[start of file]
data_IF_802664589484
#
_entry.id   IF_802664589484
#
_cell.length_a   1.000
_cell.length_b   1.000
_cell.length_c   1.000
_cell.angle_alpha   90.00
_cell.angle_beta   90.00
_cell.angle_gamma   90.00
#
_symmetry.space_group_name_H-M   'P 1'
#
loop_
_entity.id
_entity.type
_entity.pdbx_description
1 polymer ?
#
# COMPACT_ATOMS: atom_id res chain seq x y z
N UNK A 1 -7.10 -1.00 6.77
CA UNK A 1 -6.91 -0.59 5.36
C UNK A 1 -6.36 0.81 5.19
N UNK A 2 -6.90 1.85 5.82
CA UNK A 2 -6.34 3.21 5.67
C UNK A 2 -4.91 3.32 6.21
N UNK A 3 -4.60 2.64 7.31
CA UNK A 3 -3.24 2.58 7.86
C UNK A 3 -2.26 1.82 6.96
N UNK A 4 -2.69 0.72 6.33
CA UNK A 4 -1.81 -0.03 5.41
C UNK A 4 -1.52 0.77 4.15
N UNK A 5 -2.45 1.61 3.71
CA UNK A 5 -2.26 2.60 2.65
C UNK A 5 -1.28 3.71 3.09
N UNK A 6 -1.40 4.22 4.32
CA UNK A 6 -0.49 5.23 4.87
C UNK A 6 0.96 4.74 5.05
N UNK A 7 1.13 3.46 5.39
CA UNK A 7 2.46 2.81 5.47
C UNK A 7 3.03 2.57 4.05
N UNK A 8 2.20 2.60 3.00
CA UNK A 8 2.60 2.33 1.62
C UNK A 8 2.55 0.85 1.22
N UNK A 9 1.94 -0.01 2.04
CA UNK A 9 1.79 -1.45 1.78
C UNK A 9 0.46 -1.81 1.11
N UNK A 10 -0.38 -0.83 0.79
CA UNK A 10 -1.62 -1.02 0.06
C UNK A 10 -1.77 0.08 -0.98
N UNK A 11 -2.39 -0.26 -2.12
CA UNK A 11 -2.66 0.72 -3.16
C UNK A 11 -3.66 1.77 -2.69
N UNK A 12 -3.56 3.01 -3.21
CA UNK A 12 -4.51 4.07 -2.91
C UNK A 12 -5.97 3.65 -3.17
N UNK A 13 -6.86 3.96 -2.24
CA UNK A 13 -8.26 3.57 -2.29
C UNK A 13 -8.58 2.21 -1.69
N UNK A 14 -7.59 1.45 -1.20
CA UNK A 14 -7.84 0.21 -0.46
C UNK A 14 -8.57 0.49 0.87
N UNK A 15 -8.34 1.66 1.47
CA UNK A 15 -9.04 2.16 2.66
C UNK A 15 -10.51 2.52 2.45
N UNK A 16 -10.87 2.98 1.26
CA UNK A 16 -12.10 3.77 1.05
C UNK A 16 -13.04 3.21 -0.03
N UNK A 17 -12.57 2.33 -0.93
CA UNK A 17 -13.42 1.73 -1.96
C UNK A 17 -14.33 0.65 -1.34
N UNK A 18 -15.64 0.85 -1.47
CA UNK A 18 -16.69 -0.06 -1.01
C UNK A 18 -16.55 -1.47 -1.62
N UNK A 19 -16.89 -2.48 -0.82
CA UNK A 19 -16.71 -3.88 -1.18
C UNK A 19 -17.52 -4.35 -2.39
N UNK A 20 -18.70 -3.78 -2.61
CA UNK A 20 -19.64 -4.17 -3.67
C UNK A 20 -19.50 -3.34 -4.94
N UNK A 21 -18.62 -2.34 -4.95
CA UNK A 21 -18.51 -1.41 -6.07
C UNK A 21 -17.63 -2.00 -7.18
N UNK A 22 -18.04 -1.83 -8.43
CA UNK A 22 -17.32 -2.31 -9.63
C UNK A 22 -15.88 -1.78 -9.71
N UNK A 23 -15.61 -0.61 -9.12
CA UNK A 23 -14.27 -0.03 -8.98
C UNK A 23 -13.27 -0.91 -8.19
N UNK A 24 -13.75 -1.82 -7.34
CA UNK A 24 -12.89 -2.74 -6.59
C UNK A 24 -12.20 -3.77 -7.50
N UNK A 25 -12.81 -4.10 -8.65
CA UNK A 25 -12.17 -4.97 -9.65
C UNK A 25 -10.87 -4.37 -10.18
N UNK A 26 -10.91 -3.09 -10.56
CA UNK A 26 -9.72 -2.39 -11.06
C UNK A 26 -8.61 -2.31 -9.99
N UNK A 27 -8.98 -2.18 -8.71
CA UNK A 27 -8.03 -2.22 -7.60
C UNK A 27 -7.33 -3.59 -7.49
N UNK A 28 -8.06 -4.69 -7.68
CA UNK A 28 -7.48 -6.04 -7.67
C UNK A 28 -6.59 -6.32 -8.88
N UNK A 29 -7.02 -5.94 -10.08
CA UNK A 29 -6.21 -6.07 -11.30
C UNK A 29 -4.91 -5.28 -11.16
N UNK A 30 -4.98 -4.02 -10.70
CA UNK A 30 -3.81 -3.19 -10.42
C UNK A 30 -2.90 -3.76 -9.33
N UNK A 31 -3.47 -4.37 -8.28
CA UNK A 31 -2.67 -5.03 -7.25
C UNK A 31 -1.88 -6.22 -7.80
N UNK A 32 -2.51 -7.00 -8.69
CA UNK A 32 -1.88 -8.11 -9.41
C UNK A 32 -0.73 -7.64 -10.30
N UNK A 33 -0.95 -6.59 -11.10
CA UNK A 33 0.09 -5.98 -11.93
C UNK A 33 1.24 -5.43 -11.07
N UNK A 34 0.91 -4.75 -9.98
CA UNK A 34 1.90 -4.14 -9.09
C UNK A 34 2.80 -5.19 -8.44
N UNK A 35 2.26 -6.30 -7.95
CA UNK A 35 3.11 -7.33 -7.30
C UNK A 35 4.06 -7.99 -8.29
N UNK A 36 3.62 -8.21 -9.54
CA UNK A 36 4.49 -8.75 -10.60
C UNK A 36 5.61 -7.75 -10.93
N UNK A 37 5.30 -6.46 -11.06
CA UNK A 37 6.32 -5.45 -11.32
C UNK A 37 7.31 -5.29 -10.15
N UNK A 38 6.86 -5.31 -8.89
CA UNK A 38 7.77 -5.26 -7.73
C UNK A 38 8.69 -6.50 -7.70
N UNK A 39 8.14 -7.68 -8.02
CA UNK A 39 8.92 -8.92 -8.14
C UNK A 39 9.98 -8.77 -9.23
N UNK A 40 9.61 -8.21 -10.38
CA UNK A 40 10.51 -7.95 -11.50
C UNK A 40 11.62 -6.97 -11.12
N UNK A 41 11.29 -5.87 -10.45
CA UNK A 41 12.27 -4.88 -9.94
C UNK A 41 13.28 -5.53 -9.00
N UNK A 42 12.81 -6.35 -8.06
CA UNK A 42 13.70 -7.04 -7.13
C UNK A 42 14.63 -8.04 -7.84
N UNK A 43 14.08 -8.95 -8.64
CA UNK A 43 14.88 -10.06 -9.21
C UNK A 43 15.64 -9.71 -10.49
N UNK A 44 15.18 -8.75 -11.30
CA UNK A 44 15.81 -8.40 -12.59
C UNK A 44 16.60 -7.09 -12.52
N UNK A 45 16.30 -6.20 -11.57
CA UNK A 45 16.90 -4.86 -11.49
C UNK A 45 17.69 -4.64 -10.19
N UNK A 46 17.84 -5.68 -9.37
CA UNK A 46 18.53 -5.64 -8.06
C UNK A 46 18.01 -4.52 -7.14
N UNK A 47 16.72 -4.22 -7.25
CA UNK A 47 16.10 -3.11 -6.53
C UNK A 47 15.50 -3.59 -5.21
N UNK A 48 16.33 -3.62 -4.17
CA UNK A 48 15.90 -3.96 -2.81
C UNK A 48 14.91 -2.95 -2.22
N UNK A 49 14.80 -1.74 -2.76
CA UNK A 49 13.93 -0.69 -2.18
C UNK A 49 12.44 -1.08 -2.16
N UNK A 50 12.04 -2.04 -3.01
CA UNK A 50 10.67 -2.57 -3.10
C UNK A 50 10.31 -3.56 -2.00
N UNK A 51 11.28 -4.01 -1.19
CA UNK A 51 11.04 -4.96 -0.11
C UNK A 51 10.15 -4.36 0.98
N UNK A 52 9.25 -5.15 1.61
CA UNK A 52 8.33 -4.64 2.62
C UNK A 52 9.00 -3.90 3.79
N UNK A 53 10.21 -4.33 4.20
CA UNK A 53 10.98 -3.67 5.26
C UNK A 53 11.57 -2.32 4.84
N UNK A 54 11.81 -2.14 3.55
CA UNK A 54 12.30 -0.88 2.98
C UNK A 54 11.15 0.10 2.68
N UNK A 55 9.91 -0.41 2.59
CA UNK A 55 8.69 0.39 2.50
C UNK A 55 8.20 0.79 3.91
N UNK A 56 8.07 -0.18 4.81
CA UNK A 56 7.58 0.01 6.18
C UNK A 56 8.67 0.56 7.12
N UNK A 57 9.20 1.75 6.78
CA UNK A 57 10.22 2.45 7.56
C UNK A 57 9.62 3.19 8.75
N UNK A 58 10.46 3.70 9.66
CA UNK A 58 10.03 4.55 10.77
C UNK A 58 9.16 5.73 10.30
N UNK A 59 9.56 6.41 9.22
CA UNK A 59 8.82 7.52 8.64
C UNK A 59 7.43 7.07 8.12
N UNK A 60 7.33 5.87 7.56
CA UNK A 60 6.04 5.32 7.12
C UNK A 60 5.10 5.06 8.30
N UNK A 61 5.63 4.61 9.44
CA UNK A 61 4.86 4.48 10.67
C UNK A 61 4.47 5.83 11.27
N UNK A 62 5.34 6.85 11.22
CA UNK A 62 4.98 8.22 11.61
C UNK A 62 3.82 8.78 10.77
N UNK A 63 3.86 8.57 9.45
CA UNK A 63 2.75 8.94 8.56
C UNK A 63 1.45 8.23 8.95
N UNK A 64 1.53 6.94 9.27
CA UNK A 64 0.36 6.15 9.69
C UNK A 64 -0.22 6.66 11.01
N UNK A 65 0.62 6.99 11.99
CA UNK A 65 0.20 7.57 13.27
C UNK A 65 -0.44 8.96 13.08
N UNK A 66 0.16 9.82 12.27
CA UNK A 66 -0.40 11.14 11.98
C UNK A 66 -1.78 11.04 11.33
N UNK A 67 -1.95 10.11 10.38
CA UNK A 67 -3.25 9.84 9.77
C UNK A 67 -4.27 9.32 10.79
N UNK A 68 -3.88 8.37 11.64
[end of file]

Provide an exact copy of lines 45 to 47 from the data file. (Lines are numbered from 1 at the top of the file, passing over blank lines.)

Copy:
N UNK A 9 1.94 -0.01 2.04
CA UNK A 9 1.79 -1.45 1.78
C UNK A 9 0.46 -1.81 1.11